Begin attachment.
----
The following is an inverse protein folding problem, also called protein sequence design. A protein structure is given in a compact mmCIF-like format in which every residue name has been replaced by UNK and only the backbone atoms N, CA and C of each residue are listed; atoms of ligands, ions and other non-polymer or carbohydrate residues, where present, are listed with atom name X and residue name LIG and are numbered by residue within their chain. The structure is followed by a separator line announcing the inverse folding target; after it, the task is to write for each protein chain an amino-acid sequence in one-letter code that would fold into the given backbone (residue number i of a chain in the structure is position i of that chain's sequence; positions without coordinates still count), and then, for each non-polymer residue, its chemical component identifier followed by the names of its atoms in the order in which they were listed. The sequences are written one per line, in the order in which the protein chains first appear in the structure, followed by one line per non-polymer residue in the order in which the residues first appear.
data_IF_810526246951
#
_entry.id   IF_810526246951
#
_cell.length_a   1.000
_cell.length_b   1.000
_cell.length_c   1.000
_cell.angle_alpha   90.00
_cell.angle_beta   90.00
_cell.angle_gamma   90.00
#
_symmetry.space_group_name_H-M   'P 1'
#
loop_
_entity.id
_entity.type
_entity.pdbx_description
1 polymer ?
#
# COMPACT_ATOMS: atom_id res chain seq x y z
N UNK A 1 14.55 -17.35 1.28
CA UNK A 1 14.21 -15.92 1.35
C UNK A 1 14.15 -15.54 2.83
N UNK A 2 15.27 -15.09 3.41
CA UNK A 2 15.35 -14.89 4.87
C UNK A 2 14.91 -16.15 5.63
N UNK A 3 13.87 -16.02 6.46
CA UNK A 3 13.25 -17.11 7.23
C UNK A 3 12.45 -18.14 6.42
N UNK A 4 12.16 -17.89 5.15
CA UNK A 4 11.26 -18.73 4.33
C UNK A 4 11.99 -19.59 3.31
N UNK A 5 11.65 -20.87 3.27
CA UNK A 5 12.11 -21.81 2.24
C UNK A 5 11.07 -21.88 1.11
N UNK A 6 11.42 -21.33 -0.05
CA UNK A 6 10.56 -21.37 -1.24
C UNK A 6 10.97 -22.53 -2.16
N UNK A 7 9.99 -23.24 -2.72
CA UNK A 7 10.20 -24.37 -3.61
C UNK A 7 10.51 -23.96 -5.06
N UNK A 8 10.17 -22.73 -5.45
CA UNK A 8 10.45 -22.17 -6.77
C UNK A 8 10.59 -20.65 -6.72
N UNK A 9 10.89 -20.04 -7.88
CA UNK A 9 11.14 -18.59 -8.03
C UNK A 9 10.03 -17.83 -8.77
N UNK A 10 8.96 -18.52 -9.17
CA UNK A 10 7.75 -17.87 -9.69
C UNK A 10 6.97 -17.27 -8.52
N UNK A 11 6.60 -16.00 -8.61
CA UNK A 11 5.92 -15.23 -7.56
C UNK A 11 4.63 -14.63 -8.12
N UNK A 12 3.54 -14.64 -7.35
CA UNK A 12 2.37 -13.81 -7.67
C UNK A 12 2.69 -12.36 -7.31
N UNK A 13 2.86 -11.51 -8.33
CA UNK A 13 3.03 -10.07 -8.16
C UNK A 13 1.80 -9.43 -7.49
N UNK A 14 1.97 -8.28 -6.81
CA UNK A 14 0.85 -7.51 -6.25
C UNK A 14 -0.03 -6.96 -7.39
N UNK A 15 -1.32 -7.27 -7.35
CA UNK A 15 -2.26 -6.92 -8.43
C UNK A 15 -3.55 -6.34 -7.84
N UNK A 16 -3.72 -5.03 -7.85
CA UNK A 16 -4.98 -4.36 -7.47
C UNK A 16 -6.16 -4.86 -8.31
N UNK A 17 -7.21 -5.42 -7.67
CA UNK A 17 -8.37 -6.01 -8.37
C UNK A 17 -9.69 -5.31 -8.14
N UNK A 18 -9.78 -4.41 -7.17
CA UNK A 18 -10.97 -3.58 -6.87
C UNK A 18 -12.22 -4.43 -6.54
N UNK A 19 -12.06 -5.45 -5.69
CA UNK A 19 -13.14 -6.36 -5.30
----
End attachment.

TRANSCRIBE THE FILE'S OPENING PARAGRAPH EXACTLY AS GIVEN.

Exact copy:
The following is an inverse protein folding problem, also called protein sequence design. A protein structure is given in a compact mmCIF-like format in which every residue name has been replaced by UNK and only the backbone atoms N, CA and C of each residue are listed; atoms of ligands, ions and other non-polymer or carbohydrate residues, where present, are listed with atom name X and residue name LIG and are numbered by residue within their chain. The structure is followed by a separator line announcing the inverse folding target; after it, the task is to write for each protein chain an amino-acid sequence in one-letter code that would fold into the given backbone (residue number i of a chain in the structure is position i of that chain's sequence; positions without coordinates still count), and then, for each non-polymer residue, its chemical component identifier followed by the names of its atoms in the order in which they were listed. The sequences are written one per line, in the order in which the protein chains first appear in the structure, followed by one line per non-polymer residue in the order in which the residues first appear.